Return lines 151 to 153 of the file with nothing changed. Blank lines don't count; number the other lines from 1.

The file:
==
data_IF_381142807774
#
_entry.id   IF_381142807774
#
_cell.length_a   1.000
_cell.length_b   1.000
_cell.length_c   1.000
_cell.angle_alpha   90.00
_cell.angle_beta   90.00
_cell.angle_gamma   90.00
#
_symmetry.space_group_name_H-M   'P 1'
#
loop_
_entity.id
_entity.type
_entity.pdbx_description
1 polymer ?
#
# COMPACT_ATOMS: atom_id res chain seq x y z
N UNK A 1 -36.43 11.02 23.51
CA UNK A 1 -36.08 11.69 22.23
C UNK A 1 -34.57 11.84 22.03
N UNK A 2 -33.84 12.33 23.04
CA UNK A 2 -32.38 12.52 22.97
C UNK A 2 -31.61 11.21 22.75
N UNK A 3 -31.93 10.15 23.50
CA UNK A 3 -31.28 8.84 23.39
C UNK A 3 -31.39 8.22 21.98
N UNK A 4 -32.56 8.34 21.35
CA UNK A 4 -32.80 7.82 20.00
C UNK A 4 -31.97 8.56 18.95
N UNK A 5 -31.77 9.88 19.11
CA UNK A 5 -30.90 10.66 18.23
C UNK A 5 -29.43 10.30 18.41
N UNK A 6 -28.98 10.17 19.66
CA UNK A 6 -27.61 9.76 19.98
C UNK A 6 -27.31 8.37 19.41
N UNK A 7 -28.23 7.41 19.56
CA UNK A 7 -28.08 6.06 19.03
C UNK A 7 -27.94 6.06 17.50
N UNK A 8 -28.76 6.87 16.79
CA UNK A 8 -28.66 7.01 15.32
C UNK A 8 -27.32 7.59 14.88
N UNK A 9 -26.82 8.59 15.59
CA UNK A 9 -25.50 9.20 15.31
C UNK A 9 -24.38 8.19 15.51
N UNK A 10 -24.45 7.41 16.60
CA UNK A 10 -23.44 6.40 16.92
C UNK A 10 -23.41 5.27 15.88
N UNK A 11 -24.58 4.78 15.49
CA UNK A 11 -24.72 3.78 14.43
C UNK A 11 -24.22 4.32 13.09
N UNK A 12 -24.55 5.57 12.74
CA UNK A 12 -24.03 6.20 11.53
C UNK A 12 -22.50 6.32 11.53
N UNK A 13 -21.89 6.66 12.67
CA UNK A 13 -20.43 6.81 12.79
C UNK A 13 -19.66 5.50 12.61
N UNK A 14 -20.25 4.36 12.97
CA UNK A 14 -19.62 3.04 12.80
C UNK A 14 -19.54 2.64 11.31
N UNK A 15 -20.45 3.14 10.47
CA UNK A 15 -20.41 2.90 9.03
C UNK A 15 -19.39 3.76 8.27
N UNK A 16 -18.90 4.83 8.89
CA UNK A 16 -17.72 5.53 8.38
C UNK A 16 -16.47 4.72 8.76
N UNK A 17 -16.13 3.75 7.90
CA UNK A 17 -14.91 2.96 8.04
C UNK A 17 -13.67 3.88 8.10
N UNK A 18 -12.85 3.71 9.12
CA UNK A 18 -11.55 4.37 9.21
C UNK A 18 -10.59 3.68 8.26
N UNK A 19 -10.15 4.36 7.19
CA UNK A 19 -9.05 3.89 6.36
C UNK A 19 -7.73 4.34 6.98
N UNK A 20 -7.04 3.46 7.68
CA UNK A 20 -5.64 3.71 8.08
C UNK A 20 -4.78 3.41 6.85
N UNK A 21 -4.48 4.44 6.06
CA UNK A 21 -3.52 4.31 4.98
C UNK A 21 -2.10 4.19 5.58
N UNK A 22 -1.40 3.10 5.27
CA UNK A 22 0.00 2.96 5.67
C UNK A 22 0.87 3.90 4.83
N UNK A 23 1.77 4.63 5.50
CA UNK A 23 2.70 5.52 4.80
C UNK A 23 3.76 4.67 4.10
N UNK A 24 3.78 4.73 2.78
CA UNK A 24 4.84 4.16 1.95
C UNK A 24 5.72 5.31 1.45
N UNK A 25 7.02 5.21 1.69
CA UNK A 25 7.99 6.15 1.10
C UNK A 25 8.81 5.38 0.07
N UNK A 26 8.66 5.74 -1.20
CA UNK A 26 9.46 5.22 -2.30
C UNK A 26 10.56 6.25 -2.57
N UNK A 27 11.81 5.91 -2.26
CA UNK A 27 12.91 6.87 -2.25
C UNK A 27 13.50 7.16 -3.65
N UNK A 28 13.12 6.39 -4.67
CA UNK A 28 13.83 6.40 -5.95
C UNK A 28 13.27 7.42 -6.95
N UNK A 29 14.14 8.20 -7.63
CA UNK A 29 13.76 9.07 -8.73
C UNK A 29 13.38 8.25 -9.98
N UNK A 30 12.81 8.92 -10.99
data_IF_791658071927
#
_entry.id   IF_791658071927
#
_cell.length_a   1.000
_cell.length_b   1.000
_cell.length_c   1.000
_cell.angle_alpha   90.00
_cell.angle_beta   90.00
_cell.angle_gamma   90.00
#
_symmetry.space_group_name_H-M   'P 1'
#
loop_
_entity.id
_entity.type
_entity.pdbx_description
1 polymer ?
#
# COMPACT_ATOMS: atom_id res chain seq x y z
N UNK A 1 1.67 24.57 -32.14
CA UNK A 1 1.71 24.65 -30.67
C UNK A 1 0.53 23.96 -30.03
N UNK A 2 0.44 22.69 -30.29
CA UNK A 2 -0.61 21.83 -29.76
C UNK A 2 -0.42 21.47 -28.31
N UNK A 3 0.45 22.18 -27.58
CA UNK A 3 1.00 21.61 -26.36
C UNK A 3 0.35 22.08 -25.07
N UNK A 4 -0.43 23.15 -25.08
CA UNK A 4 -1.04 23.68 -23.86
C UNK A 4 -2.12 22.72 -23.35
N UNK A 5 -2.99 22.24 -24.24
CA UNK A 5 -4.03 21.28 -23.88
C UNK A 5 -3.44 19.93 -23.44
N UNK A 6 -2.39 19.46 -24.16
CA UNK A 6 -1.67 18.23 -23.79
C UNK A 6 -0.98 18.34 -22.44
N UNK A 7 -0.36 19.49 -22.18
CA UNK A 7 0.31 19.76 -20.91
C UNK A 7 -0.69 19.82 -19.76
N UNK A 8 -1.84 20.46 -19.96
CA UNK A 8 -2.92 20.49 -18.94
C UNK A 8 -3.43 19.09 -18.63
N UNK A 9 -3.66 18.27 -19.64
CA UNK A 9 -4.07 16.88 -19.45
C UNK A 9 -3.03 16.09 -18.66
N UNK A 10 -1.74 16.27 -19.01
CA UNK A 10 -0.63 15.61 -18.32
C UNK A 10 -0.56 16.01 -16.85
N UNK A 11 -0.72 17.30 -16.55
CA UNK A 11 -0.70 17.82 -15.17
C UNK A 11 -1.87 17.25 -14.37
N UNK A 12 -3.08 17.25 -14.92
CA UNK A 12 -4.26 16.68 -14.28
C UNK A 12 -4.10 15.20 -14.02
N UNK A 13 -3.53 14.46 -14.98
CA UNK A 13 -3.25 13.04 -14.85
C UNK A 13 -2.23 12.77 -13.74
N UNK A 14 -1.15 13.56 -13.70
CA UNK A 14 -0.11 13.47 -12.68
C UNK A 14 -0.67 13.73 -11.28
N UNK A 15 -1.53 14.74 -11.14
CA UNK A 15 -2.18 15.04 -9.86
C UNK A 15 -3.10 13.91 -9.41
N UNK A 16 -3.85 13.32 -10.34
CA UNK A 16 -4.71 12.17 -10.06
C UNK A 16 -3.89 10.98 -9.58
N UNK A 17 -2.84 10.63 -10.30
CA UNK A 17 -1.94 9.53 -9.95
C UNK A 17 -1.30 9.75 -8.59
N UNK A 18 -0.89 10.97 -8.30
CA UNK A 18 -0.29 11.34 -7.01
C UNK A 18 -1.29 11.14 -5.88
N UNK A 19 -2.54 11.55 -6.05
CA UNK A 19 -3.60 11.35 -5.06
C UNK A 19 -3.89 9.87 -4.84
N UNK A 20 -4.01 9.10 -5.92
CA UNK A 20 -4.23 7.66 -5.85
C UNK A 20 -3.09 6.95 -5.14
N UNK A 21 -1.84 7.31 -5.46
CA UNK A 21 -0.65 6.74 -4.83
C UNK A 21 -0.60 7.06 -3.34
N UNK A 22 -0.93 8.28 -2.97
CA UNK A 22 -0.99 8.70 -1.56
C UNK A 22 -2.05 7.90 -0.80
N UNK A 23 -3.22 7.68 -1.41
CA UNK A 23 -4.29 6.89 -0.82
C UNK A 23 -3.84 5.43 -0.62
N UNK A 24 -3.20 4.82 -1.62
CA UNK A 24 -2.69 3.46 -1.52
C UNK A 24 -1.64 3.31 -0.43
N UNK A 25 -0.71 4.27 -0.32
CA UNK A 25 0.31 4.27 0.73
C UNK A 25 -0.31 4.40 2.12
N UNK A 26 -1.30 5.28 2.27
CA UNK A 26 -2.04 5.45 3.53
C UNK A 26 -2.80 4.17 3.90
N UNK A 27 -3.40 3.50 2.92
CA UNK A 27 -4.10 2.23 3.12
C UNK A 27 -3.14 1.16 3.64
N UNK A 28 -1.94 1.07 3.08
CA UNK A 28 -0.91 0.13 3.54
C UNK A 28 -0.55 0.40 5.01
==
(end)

CA UNK A 8 -2.92 20.49 -18.94
C UNK A 8 -3.43 19.09 -18.63
N UNK A 9 -3.66 18.27 -19.64